Harvey Herschel Korman
February 15, 1927
Chicago, Illinois, U.S.
|Died||May 29, 2008 (aged 81)|
Los Angeles, California, U.S.
|Resting place||Woodlawn Memorial Cemetery in Santa Monica, California|
(m. 1960; div. 1977)
Deborah Fritz Korman
Harvey Herschel Korman (February 15, 1927 – May 29, 2008) was an American actor and comedian who performed in television and film productions. His big break was being a featured performer on CBS' The Danny Kaye Show, but he is best remembered for his performances on the sketch comedy series The Carol Burnett Show, for which he won four Emmy Awards, as well as his partnership with Tim Conway. Korman also appeared in several comedy films by Mel Brooks.
Korman was of Russian Jewish descent and born in Chicago, the son of Ellen (née Blecher) and Cyril Raymond Korman, a salesman. He served in the United States Navy during World War II. After being discharged, he studied at the Goodman School of Drama at the Art Institute of Chicago (now at DePaul University) and at HB Studio. He was a member of the Peninsula Players summer theater program during the 1950, 1957, and 1958 seasons.
Korman's first television role was as a head waiter in The Donna Reed Show episode, "Decisions, Decisions, Decisions". He appeared as a comically exasperated public relations man in a January 1961 episode of the CBS drama Route 66. He was seen on numerous television programs afterwards including the role of Blake in the 1964 episode "Who Chopped Down the Cherry Tree?" on the NBC medical drama The Eleventh Hour and a bartender in the 1962 Perry Mason episode, "The Case of the Unsuitable Uncle." He frequently appeared as a supporting player on The Danny Kaye Show from 1963 through 1967. He was cast three times, including the role of Dr. Allison in "Who Needs Glasses?" (1962), on ABC's The Donna Reed Show. He also guest-starred on Dennis the Menace and on the NBC contemporary western series Empire.
From 1964 to 1966, he appeared three times in consecutive years on the CBS comedy The Munsters starring Fred Gwynne and Yvonne De Carlo. During the 1965–1966 season, Korman appeared regularly on ABC's The Flintstones as the voice of The Great Gazoo in its final season on network television.
The 1967 debut of The Carol Burnett Show gave Korman his greatest recognition. During his ten-year run on the show, he received six Emmy Award nominations and won four–in 1969, 1971, 1972, and 1974. The exact name of the category changed slightly during the period, but the award was for Outstanding Achievement by a supporting performer in music or variety show. He was also nominated for four Golden Globes for the series, winning that award in 1975. In 1977, he left The Carol Burnett Show to headline his own sitcom on ABC, The Harvey Korman Show, which only lasted five episodes.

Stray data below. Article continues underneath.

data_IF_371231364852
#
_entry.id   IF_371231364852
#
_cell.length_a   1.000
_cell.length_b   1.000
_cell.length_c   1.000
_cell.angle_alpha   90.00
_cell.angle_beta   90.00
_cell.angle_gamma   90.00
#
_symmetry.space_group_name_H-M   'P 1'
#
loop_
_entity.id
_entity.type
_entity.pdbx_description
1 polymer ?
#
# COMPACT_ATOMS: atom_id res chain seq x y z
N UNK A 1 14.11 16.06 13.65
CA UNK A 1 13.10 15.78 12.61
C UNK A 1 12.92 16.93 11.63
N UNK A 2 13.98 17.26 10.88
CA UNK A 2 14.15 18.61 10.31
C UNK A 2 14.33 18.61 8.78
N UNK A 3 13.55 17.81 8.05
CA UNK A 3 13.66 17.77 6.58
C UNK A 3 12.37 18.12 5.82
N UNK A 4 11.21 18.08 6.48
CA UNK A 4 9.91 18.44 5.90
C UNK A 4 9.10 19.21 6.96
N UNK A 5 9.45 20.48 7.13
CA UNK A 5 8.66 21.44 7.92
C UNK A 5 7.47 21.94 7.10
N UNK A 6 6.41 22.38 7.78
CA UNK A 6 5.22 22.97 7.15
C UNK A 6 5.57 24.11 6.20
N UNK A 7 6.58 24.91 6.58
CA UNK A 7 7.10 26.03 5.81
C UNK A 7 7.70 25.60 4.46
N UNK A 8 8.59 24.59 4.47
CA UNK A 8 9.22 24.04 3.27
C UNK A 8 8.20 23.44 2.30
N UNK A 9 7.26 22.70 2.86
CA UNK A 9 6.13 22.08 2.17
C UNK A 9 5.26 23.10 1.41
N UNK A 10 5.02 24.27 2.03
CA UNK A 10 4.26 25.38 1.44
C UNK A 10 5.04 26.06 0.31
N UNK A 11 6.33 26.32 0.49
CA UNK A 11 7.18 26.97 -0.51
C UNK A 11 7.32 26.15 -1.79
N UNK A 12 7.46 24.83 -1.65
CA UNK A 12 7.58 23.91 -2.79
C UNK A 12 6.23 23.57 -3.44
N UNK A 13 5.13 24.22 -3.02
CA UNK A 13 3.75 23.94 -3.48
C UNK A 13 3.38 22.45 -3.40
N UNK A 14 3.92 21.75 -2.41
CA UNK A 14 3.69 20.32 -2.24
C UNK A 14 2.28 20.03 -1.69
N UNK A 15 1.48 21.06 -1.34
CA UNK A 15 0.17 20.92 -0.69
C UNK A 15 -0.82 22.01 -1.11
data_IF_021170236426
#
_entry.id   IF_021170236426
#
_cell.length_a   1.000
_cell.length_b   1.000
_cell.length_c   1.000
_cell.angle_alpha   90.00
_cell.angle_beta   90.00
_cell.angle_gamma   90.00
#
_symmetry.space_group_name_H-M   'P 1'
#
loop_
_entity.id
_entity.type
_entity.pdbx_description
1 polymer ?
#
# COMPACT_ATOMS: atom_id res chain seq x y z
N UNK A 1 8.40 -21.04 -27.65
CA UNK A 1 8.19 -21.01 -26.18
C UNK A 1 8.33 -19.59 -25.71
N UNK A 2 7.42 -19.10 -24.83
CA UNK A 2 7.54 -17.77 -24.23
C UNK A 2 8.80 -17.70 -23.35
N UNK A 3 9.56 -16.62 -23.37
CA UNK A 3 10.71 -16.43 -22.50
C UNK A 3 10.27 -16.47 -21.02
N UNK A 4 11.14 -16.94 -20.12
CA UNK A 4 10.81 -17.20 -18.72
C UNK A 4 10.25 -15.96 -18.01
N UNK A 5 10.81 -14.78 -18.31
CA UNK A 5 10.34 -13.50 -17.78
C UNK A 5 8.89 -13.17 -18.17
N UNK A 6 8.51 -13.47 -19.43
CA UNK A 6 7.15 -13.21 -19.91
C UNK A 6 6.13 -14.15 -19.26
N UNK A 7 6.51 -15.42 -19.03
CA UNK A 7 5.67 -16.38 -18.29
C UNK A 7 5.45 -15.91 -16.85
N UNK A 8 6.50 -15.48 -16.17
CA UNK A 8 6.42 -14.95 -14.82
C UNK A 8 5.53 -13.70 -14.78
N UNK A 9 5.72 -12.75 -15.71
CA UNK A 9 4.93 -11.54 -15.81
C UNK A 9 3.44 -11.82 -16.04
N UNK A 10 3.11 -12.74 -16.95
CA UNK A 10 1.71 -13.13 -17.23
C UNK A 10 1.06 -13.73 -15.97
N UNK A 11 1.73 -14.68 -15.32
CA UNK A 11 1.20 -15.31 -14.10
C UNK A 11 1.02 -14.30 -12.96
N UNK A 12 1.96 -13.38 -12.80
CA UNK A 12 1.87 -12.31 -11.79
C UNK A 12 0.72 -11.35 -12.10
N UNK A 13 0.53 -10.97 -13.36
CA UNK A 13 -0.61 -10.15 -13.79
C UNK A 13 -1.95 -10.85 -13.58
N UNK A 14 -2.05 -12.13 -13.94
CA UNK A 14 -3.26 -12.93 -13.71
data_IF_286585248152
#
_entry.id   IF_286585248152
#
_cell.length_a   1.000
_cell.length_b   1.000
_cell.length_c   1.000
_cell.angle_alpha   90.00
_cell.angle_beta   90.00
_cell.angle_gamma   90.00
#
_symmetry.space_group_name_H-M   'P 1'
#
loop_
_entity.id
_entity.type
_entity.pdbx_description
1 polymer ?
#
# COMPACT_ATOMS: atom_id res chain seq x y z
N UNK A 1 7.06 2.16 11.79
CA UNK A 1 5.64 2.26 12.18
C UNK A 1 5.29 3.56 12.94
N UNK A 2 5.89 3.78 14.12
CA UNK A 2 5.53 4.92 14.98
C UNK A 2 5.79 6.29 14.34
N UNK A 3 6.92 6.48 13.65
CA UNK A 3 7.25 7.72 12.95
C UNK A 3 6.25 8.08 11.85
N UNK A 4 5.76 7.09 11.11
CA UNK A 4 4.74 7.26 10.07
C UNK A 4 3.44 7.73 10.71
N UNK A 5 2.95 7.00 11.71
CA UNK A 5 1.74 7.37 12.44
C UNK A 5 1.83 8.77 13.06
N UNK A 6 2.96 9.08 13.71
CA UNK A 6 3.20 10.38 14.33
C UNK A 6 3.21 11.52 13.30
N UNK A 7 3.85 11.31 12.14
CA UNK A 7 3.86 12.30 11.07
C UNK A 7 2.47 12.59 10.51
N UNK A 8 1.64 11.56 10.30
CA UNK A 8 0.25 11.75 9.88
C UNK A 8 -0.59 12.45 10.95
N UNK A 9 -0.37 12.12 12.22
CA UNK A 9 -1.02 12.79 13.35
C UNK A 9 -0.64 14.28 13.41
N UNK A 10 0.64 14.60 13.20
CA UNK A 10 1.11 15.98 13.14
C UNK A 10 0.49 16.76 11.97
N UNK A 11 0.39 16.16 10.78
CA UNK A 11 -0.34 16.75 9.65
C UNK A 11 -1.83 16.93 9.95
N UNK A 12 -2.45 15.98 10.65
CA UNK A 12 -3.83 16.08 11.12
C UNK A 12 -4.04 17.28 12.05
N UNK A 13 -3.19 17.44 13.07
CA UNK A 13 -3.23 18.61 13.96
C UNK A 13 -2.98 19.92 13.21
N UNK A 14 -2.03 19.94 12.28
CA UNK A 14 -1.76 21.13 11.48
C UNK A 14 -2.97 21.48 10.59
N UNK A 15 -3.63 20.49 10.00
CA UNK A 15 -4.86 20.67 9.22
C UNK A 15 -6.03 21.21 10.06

While appearing on The Carol Burnett Show, Korman gained further fame by appearing as the villainous Hedley Lamarr in the 1974 Mel Brooks film Blazing Saddles. He also starred in Brooks' High Anxiety (1977) as Dr. Charles Montague. In 1978 he appeared in the CBS Star Wars Holiday Special providing levity in three of the special's variety segments: a cantina skit with Bea Arthur in which he plays a barfly who drinks through a hole in the top of his head, another as Chef Gormaanda, a four-armed parody of Julia Child, and one as a malfunctioning Amorphian android in an instruction video. In 1980, he played Captain Blythe in the Disney comedy, Herbie Goes Bananas. The following year, he portrayed Count de Monet in Brooks' History of the World, Part 1. In later years he did voice work for the live-action film The Flintstones as well as for the animated The Secret of NIMH 2: Timmy to the Rescue. He also starred in the short-lived Mel Brooks TV series The Nutt House, and in his final Mel Brooks film, as the zany Dr. Seward, in Dracula: Dead and Loving It. In 1986, he starred in the failed CBS comedy series Leo & Liz in Beverly Hills with Valerie Perrine.
In 1982 he reunited with Carol Burnett and Vicki Lawrence in the TV movie Eunice reprising his role of Ed Higgins from “The Family” sketches from The Carol Burnett Show. He continued the portrayal on the spin-off series, Mama’s Family in addition to introducing each episode of the series during its initial two-season NBC network run, portraying fictional television host Alistair Quince as well as directing 31 episodes of the series.
He also reunited with fellow Carol Burnett Show alumnus Tim Conway, making a guest appearance on Conway's 1980–1981 comedy-variety series The Tim Conway Show. The two later toured the U.S., reprising skits from the show and performing new material. A DVD of new comedy sketches by Korman and Conway, Together Again, was released in 2006. Korman and Conway had been jointly inducted into the Television Hall of Fame in 2002.
Korman was married to Donna Ehlert from 1960 to 1977 and they had two children, Maria and Christopher Korman. He married Deborah Korman (née Fritz) in 1982 and was married to her until he died in 2008. They had two daughters together, Kate and Laura Korman.
Korman died at age 81 on May 29, 2008, at UCLA Medical Center as the result of complications from a ruptured abdominal aortic aneurysm he had suffered four months earlier. He is interred at Santa Monica's Woodlawn Cemetery.